Arizona used to be a big-time player in the entertainment industry, with an assortment of TV shows, movies and commercials shot across the state each year.
Days of Thunder, Forrest Gump, Raising Arizona, and Casablanca are among the 1,600 movies that have had scenes shot on location in Arizona.
But things changed a few years ago, when Arizona lawmakers closed the state's film office.
"We've always had TV series going on or movies of the week," said Arizona stuntman Rodd Wolff. "We haven't had hardly anything since the demise of the film tax incentive."
On Thursday, members of Arizona's dwindling film industry were out in full force at the state capitol.
There were actors, directors and production crews holding a rally in front of the capitol.
They were there to support a new proposal, HB1098, that would bring back the state's film office, which was closed during the recession in 2009.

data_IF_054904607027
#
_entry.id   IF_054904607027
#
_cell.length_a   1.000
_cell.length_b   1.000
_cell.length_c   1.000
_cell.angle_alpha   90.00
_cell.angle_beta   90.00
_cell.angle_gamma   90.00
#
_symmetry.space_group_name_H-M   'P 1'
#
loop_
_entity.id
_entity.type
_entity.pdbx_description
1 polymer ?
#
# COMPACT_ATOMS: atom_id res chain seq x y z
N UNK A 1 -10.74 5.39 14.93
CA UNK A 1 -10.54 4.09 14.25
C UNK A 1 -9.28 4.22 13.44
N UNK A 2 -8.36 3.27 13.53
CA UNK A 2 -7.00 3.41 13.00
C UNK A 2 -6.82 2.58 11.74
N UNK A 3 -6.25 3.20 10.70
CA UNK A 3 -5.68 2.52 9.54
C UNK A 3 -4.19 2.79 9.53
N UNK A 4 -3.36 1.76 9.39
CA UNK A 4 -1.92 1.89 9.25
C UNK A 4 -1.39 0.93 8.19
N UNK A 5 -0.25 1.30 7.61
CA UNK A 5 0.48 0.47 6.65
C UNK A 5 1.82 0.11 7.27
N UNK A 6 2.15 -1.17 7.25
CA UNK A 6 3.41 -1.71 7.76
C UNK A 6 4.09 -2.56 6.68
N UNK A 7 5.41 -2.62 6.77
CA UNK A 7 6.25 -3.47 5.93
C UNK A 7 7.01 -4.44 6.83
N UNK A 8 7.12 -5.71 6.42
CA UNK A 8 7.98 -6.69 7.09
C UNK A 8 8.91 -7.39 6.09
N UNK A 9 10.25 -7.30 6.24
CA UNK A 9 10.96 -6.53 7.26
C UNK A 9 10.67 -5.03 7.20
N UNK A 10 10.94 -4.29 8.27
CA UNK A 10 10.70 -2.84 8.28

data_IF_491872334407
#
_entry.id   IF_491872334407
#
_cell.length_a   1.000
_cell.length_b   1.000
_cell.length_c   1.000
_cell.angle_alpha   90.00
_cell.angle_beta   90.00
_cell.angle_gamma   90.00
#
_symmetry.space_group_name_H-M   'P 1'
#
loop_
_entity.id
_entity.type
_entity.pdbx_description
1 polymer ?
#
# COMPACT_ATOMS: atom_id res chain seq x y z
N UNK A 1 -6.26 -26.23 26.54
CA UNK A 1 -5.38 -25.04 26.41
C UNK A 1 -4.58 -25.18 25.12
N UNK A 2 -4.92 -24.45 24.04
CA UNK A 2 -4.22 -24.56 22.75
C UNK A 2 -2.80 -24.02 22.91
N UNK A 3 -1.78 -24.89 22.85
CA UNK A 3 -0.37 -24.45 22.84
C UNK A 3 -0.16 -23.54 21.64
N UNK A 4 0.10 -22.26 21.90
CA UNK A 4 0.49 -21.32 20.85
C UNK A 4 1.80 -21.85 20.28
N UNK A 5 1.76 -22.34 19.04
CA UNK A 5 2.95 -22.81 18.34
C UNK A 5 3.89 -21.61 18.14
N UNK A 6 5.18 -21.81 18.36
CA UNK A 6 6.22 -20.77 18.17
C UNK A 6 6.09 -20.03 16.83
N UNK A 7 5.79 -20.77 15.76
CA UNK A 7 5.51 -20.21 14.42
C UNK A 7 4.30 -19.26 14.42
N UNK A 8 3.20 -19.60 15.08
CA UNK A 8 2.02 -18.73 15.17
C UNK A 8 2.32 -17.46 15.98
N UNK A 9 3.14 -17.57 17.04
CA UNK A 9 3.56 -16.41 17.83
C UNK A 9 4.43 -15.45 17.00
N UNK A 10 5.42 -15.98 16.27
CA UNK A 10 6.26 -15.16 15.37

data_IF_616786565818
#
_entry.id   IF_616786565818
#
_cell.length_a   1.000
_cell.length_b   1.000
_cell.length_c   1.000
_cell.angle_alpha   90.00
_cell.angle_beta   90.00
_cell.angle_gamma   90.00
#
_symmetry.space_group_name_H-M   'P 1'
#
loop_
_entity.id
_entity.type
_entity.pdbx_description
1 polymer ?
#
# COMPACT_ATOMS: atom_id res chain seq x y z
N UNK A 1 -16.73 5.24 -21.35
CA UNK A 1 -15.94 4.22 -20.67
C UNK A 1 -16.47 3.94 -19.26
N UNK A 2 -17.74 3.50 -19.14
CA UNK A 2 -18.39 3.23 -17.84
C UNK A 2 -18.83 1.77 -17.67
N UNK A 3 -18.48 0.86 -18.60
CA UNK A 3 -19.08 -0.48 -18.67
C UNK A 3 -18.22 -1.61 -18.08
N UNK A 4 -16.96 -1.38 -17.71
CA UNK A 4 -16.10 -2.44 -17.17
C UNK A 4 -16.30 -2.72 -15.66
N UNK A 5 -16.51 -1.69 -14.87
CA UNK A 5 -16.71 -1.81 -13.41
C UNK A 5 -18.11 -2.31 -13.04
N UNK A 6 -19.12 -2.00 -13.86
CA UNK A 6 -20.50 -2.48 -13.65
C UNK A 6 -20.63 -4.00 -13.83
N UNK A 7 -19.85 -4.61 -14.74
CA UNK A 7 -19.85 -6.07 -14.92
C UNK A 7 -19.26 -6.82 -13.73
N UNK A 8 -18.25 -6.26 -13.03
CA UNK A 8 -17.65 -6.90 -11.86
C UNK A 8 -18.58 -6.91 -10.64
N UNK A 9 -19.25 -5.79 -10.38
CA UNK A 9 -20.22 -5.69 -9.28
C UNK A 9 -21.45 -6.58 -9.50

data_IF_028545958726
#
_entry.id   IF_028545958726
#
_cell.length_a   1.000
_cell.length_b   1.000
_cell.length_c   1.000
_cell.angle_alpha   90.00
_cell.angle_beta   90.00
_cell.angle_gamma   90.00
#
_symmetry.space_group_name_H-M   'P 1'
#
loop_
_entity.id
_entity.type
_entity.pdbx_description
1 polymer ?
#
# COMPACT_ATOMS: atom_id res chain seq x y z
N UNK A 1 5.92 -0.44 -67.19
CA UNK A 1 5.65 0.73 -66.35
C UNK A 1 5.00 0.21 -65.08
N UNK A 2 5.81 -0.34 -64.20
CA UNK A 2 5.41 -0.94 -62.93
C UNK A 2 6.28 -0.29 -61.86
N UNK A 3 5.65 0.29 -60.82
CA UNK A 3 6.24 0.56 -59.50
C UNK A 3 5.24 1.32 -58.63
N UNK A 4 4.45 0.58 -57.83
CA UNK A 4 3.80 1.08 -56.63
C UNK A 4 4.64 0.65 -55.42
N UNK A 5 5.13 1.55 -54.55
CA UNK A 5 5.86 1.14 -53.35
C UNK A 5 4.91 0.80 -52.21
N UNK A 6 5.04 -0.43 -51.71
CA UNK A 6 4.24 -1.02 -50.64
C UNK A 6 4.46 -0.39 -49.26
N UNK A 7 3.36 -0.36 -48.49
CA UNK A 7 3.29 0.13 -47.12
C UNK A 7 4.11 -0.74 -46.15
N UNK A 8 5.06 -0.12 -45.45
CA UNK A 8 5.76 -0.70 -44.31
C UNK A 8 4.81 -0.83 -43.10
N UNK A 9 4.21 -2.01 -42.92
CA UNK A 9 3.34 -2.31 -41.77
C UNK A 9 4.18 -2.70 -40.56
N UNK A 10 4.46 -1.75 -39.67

A year later, the state's film tax incentive expired, prompting Hollywood to start going to other states to shoot their movies.
State Sen. Carlyle Begay(D), of Apache Junction, is sponsoring HB1098.
"The governor in her state of the state address Monday mentioned that Arizona is open for business," said Carlyle. "In this industry, it really hasn't been open for business."
Randy Murray owns a local production company and is hoping Arizona lawmakers will see the benefits of getting Arizona's film industry going again.
Murray said that New Mexico's film industry is booming, with the production of the hit series Breaking Bad leading the way, and there's no reason Arizona can't be profiting as well.
In the first two quarters of fiscal year 2014, New Mexico's film industry has generated more than $55 million, according to the NM film office.
"This is such a smart investment because it brings that industry here, brings high paying jobs," said Murray. "On top of that, the product they make, they put on screens all over the world and that draws people to our hotels and restaurants and great tourist sites."
Begay said a new state film office will cost around $600,000 a year to staff and operate.
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Wednesday, August 27 2014 2:48 AM EDT2014-08-27 06:48:05 GMT
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